The page open before me that morning was “He Saves Me Time,” so I prayed that I’d be able to find Kim some jeans that fit and still get to bed on time (not only for her benefit but also for mine since I was one of the chaperones). Before leaving my attic prayer closet, my eyes rested on these words from pages 75–77:

Lord Jesus, so often I ignore or ride roughshod over these strong inner feelings supplied by the Spirit. . . . What is willfulness in me, Lord, change . . .  Nothing could be more foolish than thinking I know better than You do. Help me this day, no matter how busy I get, to listen and to obey.

I worked as a secretary at Delaware Technical & Community College, and things were fairly slow at the office, so my thoughts drifted back to the day’s lesson. Would the Lord save me time if I could actually recognize and heed the voice of His Spirit? Around 11:00, I began to toy with the idea of using some overtime hours to make a quick run to the Salisbury mall to look for Kim’s jeans. My boss was in a meeting, so I arranged for someone to cover my desk. I’m sure he won’t mind, I rationalized, and it sure will save me time. Off I went.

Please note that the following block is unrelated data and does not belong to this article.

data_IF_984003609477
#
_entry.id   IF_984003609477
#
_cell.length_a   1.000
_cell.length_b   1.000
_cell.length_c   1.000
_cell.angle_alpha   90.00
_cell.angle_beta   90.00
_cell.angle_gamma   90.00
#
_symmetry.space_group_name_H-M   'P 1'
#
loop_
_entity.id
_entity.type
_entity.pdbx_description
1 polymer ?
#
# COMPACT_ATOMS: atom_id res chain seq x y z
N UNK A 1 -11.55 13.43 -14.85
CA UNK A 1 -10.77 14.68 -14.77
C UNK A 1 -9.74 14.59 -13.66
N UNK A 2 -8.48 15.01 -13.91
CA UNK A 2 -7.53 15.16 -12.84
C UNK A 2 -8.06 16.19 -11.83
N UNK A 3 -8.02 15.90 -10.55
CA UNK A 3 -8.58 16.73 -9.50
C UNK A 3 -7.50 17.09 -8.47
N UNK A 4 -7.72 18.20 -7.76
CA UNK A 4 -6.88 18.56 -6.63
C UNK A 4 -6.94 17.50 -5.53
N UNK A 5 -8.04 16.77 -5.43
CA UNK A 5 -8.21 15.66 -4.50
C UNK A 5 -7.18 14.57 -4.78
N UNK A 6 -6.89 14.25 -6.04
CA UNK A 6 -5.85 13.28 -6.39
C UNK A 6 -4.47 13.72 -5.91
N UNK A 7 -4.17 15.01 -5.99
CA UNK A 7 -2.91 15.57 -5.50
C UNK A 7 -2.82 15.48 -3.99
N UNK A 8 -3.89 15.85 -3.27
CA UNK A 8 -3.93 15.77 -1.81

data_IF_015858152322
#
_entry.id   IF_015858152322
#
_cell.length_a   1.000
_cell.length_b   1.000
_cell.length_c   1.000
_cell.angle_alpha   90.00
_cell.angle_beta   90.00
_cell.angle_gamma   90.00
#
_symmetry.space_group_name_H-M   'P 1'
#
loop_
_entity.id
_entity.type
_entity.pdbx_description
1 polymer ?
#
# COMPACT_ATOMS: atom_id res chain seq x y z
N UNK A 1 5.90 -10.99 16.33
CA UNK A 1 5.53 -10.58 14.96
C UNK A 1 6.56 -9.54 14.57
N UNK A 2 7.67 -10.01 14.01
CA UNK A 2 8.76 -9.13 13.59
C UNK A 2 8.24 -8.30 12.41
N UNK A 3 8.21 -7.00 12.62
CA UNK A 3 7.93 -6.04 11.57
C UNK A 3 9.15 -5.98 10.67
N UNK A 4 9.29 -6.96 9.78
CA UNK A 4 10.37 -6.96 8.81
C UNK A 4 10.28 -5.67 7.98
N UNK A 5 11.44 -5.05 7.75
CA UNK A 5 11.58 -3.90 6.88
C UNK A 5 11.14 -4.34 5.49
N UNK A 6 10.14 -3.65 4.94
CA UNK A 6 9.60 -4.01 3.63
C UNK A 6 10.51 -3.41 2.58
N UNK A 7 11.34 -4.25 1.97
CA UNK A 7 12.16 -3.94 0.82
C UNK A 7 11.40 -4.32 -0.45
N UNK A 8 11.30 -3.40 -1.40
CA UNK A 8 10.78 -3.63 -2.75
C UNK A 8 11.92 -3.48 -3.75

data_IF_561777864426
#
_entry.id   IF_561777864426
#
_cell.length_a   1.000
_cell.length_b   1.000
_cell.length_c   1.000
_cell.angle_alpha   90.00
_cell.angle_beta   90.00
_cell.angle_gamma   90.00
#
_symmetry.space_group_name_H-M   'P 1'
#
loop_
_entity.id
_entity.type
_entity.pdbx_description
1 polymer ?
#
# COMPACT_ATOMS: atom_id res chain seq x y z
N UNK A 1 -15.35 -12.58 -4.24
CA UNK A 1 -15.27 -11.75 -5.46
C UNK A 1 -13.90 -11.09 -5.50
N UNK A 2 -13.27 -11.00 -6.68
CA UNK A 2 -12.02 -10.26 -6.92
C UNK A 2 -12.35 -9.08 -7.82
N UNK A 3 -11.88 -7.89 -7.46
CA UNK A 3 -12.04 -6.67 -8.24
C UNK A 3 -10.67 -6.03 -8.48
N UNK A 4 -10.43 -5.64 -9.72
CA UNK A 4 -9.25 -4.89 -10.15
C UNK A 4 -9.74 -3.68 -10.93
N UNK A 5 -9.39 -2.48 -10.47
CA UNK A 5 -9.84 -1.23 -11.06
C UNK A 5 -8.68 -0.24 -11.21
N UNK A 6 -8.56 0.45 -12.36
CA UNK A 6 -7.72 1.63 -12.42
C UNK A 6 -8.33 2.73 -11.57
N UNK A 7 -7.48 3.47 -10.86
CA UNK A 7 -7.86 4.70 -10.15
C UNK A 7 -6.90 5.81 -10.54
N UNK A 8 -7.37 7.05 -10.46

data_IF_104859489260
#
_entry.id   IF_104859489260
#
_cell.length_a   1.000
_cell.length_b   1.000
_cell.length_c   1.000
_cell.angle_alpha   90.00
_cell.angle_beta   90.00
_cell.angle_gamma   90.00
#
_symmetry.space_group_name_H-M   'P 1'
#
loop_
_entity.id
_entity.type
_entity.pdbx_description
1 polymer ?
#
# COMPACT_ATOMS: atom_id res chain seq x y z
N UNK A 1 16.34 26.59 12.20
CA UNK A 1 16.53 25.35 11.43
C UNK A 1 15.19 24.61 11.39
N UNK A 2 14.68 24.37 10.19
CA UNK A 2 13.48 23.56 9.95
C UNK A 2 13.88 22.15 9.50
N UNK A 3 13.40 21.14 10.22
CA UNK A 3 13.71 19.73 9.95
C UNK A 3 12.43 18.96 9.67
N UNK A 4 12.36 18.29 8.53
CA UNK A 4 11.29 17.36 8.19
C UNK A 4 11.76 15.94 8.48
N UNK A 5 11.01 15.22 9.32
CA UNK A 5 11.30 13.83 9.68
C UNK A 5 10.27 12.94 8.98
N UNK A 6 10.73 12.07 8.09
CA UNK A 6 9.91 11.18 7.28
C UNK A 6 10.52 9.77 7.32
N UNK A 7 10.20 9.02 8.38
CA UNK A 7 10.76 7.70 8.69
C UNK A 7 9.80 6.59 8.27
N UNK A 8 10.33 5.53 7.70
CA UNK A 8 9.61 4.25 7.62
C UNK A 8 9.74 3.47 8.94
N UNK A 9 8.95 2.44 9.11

The 45-minute ride was, in a word, harrowing. I hardly ever speed, but I did that day. My thoughts kept time with the speedometer as I raced along. If it was difficult for me to recognize the Lord’s voice in the quiet of my home, how could I ever hope to hear Him with cars and trees whizzing by my window?

My heart tugged and told me not to go, but I tried to ignore it. Wonder if that nagging feeling is God’s inner nudge? No, I countered, it’s probably just my guilty conscience because I didn’t get the official okay. Besides, I asked God to save me time, and this looks like a golden opportunity time-saver.

“Listen. Don’t go,” the tug repeated. My heart thumped, but I sped on.

Rounding the bend, an inner voice cautioned, “Turn back; it’s not too late.”

“Is that You, Lord?” I couldn’t be sure. “If it is, please bear with me.” Was I guilty of ‘riding roughshod’ over the strong inner feelings supplied by the Spirit? Maybe I shouldn’t buy Kim’s jeans without having her along to try them on. As I reconsidered my excursion, the internal struggle eased a bit. My mind is made up! I insisted. Again, something grabbed at my gut as I pressed on the accelerator.

“Turn back, turn back, turn back,” the voice seemed to echo.

“Lord,” I prayed, “if this is You and You’re trying to keep me from having an accident or something, please make it clear.”

“You’re speeding.”

“I know. I’ll slow down.”

“Go back. Don’t waste your time.”

“Lord, I’m sorry if I’m being bull-headed, but it’s too late to turn back now; I’m over halfway there. Besides, this will be a good test. If I don’t find any jeans in Kim’s size, then I’ll know it was Your voice after all. On the other hand, if I’m successful, then I’ll chalk this up to a vivid imagination. Either way, I’ll learn something. Thank You, Lord, for seeing me safely through this experiment.”